Why is a lion not evil?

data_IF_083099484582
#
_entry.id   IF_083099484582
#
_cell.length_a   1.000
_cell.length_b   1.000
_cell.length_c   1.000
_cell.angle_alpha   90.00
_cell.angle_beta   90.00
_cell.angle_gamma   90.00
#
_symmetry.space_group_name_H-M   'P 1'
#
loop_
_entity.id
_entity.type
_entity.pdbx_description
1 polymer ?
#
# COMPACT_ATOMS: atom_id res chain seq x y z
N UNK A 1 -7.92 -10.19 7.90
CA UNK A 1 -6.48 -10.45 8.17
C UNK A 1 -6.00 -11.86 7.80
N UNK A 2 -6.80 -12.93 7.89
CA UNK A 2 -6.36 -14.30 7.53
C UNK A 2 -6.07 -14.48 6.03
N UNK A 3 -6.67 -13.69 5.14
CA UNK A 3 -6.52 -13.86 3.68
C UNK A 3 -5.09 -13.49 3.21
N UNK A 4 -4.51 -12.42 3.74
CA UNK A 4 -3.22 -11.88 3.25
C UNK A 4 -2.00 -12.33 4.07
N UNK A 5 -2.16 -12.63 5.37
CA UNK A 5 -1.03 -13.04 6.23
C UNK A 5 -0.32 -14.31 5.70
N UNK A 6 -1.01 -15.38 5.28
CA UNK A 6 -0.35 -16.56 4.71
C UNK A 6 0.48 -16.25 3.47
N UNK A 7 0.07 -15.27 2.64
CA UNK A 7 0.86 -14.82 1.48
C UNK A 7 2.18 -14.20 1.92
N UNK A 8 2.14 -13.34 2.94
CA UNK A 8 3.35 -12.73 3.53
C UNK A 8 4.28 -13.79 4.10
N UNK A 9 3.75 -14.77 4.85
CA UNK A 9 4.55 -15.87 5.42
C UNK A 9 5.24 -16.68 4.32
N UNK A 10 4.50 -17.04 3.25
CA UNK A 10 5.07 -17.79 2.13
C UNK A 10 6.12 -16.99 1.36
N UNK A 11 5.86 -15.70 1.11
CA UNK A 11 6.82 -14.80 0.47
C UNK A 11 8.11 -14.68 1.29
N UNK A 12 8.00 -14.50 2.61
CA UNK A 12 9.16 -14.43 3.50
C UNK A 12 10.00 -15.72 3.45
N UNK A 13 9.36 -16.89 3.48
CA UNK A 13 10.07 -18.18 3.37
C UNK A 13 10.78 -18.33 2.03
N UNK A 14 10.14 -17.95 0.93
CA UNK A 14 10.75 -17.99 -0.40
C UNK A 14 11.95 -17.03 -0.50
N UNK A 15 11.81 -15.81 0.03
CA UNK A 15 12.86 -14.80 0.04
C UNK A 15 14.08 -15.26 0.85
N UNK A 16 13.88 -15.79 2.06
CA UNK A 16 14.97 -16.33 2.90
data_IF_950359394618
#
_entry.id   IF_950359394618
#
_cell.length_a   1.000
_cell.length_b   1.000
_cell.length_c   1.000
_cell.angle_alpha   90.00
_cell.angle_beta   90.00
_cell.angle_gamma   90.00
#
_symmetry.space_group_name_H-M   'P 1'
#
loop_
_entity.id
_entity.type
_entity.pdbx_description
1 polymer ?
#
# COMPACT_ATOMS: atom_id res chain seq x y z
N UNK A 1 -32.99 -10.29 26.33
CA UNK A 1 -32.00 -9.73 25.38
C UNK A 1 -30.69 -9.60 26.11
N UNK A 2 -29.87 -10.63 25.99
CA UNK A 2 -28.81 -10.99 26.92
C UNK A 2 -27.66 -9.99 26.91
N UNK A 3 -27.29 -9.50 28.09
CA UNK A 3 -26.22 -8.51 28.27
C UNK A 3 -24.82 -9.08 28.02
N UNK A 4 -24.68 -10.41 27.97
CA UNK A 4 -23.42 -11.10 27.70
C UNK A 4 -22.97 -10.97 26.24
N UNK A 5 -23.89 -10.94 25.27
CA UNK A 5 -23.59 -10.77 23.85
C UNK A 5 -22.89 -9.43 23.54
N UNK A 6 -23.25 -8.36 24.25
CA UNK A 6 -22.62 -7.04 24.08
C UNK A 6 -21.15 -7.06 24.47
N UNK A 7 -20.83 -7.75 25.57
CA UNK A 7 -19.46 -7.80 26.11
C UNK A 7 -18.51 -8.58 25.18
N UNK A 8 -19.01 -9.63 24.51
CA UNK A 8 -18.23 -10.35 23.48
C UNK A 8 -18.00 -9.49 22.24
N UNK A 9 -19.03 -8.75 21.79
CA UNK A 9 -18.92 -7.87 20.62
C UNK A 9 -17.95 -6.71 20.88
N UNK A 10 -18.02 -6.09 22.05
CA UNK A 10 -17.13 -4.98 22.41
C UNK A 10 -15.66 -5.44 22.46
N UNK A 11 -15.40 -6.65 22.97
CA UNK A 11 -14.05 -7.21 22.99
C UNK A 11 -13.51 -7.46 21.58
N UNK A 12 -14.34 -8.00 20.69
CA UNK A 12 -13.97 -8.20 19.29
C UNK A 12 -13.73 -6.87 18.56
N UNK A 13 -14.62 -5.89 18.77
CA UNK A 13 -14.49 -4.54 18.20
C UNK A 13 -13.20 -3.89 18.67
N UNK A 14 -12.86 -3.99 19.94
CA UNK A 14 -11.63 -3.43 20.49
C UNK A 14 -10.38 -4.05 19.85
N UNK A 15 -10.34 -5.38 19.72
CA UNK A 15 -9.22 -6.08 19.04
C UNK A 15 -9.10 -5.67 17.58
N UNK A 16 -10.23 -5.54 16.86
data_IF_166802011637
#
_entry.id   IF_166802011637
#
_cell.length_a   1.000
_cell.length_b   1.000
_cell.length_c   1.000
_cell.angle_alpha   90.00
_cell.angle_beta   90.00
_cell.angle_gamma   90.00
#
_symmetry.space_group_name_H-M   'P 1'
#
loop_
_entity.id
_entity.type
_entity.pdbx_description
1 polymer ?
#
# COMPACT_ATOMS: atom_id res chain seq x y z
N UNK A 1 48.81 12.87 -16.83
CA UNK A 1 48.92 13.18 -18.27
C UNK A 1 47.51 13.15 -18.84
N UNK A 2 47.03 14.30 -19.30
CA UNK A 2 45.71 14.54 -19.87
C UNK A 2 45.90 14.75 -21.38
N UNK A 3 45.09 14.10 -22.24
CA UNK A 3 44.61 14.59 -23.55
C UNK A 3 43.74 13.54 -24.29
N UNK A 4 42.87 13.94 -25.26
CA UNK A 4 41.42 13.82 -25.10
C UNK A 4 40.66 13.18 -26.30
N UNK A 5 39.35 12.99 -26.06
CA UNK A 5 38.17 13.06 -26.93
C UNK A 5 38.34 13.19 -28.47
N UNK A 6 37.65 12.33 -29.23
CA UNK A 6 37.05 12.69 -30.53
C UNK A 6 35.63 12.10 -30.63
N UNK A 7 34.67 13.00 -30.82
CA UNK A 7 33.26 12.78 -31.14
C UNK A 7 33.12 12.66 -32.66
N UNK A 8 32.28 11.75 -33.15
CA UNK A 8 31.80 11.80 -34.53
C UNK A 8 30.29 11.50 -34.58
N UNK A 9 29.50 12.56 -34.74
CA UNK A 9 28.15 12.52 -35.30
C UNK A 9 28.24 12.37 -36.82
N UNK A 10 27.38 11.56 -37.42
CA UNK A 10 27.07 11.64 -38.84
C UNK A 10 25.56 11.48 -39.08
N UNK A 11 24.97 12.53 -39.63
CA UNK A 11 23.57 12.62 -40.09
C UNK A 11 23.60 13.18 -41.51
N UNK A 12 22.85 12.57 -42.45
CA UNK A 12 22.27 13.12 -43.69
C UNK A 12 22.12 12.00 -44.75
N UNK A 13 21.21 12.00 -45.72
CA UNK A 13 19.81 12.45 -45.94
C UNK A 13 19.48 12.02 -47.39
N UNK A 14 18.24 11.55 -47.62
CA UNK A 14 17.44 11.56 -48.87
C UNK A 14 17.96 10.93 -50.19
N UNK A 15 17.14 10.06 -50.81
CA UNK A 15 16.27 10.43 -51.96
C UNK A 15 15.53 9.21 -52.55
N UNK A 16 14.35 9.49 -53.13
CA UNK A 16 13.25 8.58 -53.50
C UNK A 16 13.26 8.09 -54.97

One often hears the claim that animals who kill and such, are not in fact evil. The typical example is that of a lion or a tiger that kills a prey. The argument is more or less that the animal acts instinctively in order to survive and thus we cannot fault it for killing a prey. It must eat meat to live, therefore it is forced to do so. End of story. This argument has two parts. There's the instinctive part, i.e. that the animal *just acts*, without thinking too deeply about it, hence it is not evil. Then there's the *necessity* part, i.e. it *has* to eat meat to survive. Both parts sound suspect to me. On the instinctive part, ... well, many humans who commit evil acts often do so instinctively, because it is part of their innate evil nature to do so. Surely just because something is instinctive, doesn't mean one is absolved from responsibility. In fact, to be evil means *precisely* that one has evil instincts. Nobody becomes evil by thinking philosophically a posteriori about ethical paradigms and theories and coming up with the most evil one. People *are* evil instinctively. So this part of the argument seems of no use.The second part is equally confusing. So just because you "have" to do something in order to survive, then all bets are off? You can do whatever you want, just because you "have" to? So if I took a person, put a bullet to their head, and said I'd kill them unless they pressed a button which would destroy all other life in the Universe, then if this person pressed that button, they would not be evil? They would be exempt from responsibility, just because they "had" to do it to survive? I'm sure some Objectivists ascribe to such a philosophy, but surely most well-functioning humans find this approach to ethics completely absurd. To conclude, my question is, what actually *is* a good argument for why animals are not evil (because I, as most others, also intuitively think that animals are not "really" evil, so a better argument than the above must exist).